Incoming Amazon CEO Andy Jassy’s newest stock award tops $200 million. This is how his Amazon holdings compare to Jeff Bezos’.

Andy Jassy Jeff Bezos
Andrew Jassy and Jeff Bezos.

  • Amazon has granted incoming Amazon CEO Andy Jassy 61,000 shares.
  • The grant, worth about $214 million at Friday’s close, will vest over 10 years.
  • Jassy on July 5 will take the helm of the company as CEO Jeff Bezos steps down.
  • See more stories on Insider’s business page.

Incoming Amazon CEO Andy Jassy’s newest stock award totaled more than $214 million, a high-dollar payout that would vest over 10 years, but still paled in comparison with founder Jeff Bezos’ company holdings.

Amazon on Friday filed paperwork with the Securities and Exchange Commission (SEC) detailing Jassy’s newest award of 61,000 shares. Amazon stock ended the week at $3,510.98 per share, placing Jassy’s new grant just above $214 million.

Jassy’s total Amazon holdings before the award were worth about $270 million, according to an Insider analysis of his SEC filings.

He owned about 0.02% of Amazon stock, according to FactSet data reported by CNBC on Friday.

Bezos, who plans to step down as chief executive on July 5, holds about 10.3% of the company and more than 50 million shares, according to Markets Insider.

Bezos’ Amazon stake totaled about $170 billion in May. He sold about $10 billion in stock in 2020.

Wall Street analysts’ average price target for Amazon’s stock was $4,241.33, about 21% above Friday’s close, according to Yahoo Finance.

The stock ticked up 2% in after-hours trading on Friday.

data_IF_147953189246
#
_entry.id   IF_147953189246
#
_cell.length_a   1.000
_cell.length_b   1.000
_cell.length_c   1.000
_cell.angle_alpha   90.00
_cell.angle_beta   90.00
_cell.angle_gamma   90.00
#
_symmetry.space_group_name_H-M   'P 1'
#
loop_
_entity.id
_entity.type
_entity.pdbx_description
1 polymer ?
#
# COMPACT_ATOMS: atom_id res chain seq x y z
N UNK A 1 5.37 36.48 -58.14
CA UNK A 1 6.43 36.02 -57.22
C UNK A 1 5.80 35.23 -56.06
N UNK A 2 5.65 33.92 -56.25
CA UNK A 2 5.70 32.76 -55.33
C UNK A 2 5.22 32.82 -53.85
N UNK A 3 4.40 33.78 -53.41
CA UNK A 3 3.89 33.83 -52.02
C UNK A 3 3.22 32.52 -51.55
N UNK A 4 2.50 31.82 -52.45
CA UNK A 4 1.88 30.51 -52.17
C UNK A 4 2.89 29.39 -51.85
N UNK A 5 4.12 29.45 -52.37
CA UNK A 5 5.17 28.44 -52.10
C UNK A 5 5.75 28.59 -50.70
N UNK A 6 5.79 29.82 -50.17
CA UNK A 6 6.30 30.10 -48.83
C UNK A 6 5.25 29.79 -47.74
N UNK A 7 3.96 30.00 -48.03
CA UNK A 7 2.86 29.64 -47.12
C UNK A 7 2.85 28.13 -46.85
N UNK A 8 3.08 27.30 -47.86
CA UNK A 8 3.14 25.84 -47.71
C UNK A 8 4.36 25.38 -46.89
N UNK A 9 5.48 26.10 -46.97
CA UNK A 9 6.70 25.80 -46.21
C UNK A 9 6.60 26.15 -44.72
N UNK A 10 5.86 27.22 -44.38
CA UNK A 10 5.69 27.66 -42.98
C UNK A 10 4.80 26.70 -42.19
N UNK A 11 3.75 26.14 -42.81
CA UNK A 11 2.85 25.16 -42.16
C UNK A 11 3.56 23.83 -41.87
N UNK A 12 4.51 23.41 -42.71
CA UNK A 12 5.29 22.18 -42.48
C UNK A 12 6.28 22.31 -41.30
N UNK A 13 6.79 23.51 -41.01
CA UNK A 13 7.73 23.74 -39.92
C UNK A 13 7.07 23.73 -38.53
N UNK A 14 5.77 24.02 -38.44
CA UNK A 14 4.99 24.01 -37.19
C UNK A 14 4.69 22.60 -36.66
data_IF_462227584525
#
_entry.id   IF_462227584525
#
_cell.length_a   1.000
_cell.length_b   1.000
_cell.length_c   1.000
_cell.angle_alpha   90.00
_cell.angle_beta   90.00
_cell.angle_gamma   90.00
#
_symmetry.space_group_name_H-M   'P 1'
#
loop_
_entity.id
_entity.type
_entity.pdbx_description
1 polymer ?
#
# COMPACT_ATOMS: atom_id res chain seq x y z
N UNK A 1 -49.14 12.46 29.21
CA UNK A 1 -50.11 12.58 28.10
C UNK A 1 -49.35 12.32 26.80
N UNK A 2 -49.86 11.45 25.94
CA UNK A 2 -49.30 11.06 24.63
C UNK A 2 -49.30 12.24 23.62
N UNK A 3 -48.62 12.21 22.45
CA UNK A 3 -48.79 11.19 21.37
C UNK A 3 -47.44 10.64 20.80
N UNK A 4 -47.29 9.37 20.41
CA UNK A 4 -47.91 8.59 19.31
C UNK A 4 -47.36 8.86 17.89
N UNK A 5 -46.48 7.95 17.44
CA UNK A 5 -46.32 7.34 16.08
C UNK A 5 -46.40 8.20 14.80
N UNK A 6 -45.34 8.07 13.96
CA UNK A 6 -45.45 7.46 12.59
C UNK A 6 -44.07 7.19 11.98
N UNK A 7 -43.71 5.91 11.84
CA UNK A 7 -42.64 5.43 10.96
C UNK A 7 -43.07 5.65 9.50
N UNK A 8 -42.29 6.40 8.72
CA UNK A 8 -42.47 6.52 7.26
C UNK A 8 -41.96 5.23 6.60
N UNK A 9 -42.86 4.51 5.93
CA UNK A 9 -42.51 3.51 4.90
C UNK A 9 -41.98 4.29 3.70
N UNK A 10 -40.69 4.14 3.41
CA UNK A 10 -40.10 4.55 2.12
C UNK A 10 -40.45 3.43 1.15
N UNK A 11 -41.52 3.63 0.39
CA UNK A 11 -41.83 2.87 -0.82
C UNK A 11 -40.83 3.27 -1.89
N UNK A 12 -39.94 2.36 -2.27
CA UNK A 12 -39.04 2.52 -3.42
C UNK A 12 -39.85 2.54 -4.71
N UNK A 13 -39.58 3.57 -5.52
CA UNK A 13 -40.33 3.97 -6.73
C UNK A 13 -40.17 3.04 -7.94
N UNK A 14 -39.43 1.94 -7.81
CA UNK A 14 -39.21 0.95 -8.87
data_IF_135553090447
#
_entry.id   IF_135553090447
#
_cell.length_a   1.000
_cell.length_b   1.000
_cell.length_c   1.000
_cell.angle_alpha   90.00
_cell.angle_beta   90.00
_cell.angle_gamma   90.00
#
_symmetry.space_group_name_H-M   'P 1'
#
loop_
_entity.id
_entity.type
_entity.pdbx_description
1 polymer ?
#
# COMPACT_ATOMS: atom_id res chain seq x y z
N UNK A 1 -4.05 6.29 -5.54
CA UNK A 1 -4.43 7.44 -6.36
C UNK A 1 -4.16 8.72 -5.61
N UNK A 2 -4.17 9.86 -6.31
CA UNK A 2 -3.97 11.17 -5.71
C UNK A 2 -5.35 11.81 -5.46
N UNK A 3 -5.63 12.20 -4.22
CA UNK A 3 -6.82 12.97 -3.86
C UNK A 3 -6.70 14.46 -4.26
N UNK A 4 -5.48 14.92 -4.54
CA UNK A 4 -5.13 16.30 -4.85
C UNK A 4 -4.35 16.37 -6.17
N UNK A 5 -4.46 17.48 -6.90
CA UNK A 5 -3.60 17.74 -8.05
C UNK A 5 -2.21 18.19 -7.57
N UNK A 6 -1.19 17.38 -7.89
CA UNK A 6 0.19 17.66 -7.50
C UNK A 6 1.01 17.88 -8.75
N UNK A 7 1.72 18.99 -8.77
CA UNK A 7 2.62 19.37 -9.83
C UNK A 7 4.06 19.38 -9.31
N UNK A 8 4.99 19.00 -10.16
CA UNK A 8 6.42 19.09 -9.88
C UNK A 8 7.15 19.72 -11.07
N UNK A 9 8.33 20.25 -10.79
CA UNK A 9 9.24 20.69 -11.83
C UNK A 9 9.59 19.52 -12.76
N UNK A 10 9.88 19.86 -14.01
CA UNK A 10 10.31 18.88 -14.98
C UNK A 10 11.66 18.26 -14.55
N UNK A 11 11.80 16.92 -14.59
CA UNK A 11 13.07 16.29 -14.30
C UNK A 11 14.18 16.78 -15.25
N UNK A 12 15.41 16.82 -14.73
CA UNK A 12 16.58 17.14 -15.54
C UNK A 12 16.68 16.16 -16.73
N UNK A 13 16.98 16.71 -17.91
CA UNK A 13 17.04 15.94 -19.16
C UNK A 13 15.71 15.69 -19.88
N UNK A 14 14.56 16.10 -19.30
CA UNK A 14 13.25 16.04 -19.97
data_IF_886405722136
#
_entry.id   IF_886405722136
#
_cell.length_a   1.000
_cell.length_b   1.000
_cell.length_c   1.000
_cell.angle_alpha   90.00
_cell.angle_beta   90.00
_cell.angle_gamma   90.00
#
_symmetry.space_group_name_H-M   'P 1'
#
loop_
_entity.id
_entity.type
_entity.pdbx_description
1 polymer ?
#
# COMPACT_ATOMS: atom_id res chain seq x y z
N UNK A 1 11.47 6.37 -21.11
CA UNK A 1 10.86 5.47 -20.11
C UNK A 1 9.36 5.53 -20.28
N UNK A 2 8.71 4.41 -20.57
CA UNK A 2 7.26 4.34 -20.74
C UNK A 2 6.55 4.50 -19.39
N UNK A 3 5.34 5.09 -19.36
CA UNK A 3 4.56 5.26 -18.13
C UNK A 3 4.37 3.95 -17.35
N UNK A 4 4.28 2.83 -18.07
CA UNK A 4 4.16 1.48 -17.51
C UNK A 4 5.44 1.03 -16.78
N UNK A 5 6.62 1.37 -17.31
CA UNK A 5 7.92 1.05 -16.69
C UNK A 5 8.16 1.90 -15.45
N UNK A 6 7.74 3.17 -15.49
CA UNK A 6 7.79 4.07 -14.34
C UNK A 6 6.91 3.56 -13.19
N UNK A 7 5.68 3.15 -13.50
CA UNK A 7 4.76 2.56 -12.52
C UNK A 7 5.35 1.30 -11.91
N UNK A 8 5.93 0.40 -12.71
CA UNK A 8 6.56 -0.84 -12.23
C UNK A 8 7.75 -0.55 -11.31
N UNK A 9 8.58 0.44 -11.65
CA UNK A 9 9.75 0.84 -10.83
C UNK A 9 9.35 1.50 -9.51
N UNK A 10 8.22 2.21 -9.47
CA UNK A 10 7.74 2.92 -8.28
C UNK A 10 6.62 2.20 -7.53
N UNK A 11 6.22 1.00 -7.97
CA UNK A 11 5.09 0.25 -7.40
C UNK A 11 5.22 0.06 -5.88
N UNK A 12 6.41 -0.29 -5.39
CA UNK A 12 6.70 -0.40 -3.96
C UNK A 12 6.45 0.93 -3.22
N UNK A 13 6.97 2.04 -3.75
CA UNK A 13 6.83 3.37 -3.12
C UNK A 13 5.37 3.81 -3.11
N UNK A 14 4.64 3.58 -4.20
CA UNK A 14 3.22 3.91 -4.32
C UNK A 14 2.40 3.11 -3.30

Jassy sold about 460,000 Amazon shares over the last 15 years, according to Insider’s analysis. If he hadn’t sold those shares, his holdings would have been worth about $1.8 billion in February, it said.

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More than 41,000 people have signed petitions to stop Jeff Bezos from returning to Earth after his trip to space next month

jeff bezos new shepard launch blue origin thumb 4x3
Jeff Bezos is set to launch aboard the New Shepard rocket on July 20.

  • Petitions to stop Jeff Bezos’ Earth re-entry collected more than 41,000 signatures between them.
  • The one with the most signatures is entitled: “Do not allow Jeff Bezos to return to Earth.”
  • Bezos will fly into space on July 20 for Blue Origin’s first human flight of New Shepard rocket.
  • See more stories on Insider’s business page.

More than 41,000 people have signed petitions calling to stop Jeff Bezos from returning to Earth after he blasts into space next month.

Bezos, founder of space-exploration firm Blue Origin, said on June 7 that he and his brother Mark Bezos will fly into space aboard the New Shepard rocket on July 20 – the company’s first human flight.

Three days after Bezos’ announcement, two petitions were launched to try and prevent the billionaire’s re-entry to Earth. They have both garnered thousands of followers in just 10 days.

More than 23,000 people have signed one Change.org petition titled: “Do not allow Jeff Bezos to return to Earth.”

“Billionaire’s should not exist…on earth, or in space, but should they decide the latter they should stay there,” the petition’s description said.

Some signatories gave a reason for signing the petition, which included comments such as “being let back into Earth is a privilege – not a right,” and “Earth don’t want people like Jeff, Bill [Gates], Elon [Musk] and other such billionaires.”

Another petition, called “Petition To Not Allow Jeff Bezos Re-Entry To Earth,” has accumulated more than 18,000 signatures and is quickly increasing.